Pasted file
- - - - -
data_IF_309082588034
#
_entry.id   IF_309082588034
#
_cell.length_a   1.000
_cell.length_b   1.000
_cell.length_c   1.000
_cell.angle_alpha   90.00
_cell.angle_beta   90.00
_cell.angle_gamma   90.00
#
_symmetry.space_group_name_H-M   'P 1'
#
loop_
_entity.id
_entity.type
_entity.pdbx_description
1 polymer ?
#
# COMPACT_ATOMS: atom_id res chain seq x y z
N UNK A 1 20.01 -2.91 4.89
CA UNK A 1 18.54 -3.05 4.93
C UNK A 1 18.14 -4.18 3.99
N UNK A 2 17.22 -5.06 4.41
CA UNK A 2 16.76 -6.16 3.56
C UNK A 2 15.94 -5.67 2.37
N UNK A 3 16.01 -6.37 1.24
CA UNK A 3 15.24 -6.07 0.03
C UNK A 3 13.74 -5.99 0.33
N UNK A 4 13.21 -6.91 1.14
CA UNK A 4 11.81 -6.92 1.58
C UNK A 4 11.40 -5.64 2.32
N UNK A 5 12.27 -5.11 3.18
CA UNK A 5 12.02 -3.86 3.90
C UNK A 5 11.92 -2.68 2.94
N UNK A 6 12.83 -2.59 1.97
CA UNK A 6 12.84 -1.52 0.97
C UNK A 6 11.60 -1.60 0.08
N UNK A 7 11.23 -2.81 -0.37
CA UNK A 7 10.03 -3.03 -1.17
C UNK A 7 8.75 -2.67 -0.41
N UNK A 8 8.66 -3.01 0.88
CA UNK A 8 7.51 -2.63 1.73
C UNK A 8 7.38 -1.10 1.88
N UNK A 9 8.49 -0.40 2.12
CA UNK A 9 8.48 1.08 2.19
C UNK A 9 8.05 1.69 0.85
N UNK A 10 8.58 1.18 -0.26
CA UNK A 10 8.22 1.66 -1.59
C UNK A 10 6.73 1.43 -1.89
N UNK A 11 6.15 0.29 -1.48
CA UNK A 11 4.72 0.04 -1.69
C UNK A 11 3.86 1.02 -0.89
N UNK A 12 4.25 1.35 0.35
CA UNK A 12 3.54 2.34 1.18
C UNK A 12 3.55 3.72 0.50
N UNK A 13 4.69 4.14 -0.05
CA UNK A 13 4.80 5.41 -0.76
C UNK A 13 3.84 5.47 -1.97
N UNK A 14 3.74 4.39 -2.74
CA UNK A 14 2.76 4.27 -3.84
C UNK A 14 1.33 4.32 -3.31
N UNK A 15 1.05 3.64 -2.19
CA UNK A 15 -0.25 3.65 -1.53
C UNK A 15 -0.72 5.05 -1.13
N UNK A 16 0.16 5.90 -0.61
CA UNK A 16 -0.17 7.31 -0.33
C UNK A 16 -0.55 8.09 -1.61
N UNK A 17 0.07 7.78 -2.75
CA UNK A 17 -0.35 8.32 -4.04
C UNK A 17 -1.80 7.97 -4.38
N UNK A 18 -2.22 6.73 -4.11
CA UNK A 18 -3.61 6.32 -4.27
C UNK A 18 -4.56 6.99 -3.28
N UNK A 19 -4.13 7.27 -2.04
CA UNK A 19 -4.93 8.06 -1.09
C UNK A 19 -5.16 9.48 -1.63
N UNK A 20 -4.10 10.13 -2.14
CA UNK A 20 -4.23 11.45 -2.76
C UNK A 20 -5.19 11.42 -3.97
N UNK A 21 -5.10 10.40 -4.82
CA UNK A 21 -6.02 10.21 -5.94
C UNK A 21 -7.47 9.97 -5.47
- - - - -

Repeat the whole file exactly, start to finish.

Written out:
data_IF_309082588034
#
_entry.id   IF_309082588034
#
_cell.length_a   1.000
_cell.length_b   1.000
_cell.length_c   1.000
_cell.angle_alpha   90.00
_cell.angle_beta   90.00
_cell.angle_gamma   90.00
#
_symmetry.space_group_name_H-M   'P 1'
#
loop_
_entity.id
_entity.type
_entity.pdbx_description
1 polymer ?
#
# COMPACT_ATOMS: atom_id res chain seq x y z
N UNK A 1 20.01 -2.91 4.89
CA UNK A 1 18.54 -3.05 4.93
C UNK A 1 18.14 -4.18 3.99
N UNK A 2 17.22 -5.06 4.41
CA UNK A 2 16.76 -6.16 3.56
C UNK A 2 15.94 -5.67 2.37
N UNK A 3 16.01 -6.37 1.24
CA UNK A 3 15.24 -6.07 0.03
C UNK A 3 13.74 -5.99 0.33
N UNK A 4 13.21 -6.91 1.14
CA UNK A 4 11.81 -6.92 1.58
C UNK A 4 11.40 -5.64 2.32
N UNK A 5 12.27 -5.11 3.18
CA UNK A 5 12.02 -3.86 3.90
C UNK A 5 11.92 -2.68 2.94
N UNK A 6 12.83 -2.59 1.97
CA UNK A 6 12.84 -1.52 0.97
C UNK A 6 11.60 -1.60 0.08
N UNK A 7 11.23 -2.81 -0.37
CA UNK A 7 10.03 -3.03 -1.17
C UNK A 7 8.75 -2.67 -0.41
N UNK A 8 8.66 -3.01 0.88
CA UNK A 8 7.51 -2.63 1.73
C UNK A 8 7.38 -1.10 1.88
N UNK A 9 8.49 -0.40 2.12
CA UNK A 9 8.48 1.08 2.19
C UNK A 9 8.05 1.69 0.85
N UNK A 10 8.58 1.18 -0.26
CA UNK A 10 8.22 1.66 -1.59
C UNK A 10 6.73 1.43 -1.89
N UNK A 11 6.15 0.29 -1.48
CA UNK A 11 4.72 0.04 -1.69
C UNK A 11 3.86 1.02 -0.89
N UNK A 12 4.25 1.35 0.35
CA UNK A 12 3.54 2.34 1.18
C UNK A 12 3.55 3.72 0.50
N UNK A 13 4.69 4.14 -0.05
CA UNK A 13 4.80 5.41 -0.76
C UNK A 13 3.84 5.47 -1.97
N UNK A 14 3.74 4.39 -2.74
CA UNK A 14 2.76 4.27 -3.84
C UNK A 14 1.33 4.32 -3.31
N UNK A 15 1.05 3.64 -2.19
CA UNK A 15 -0.25 3.65 -1.53
C UNK A 15 -0.72 5.05 -1.13
N UNK A 16 0.16 5.90 -0.61
CA UNK A 16 -0.17 7.31 -0.33
C UNK A 16 -0.55 8.09 -1.61
N UNK A 17 0.07 7.78 -2.75
CA UNK A 17 -0.35 8.32 -4.04
C UNK A 17 -1.80 7.97 -4.38
N UNK A 18 -2.22 6.73 -4.11
CA UNK A 18 -3.61 6.32 -4.27
C UNK A 18 -4.56 6.99 -3.28
N UNK A 19 -4.13 7.27 -2.04
CA UNK A 19 -4.93 8.06 -1.09
C UNK A 19 -5.16 9.48 -1.63
N UNK A 20 -4.10 10.13 -2.14
CA UNK A 20 -4.23 11.45 -2.76
C UNK A 20 -5.19 11.42 -3.97
N UNK A 21 -5.10 10.40 -4.82
CA UNK A 21 -6.02 10.21 -5.94
C UNK A 21 -7.47 9.97 -5.47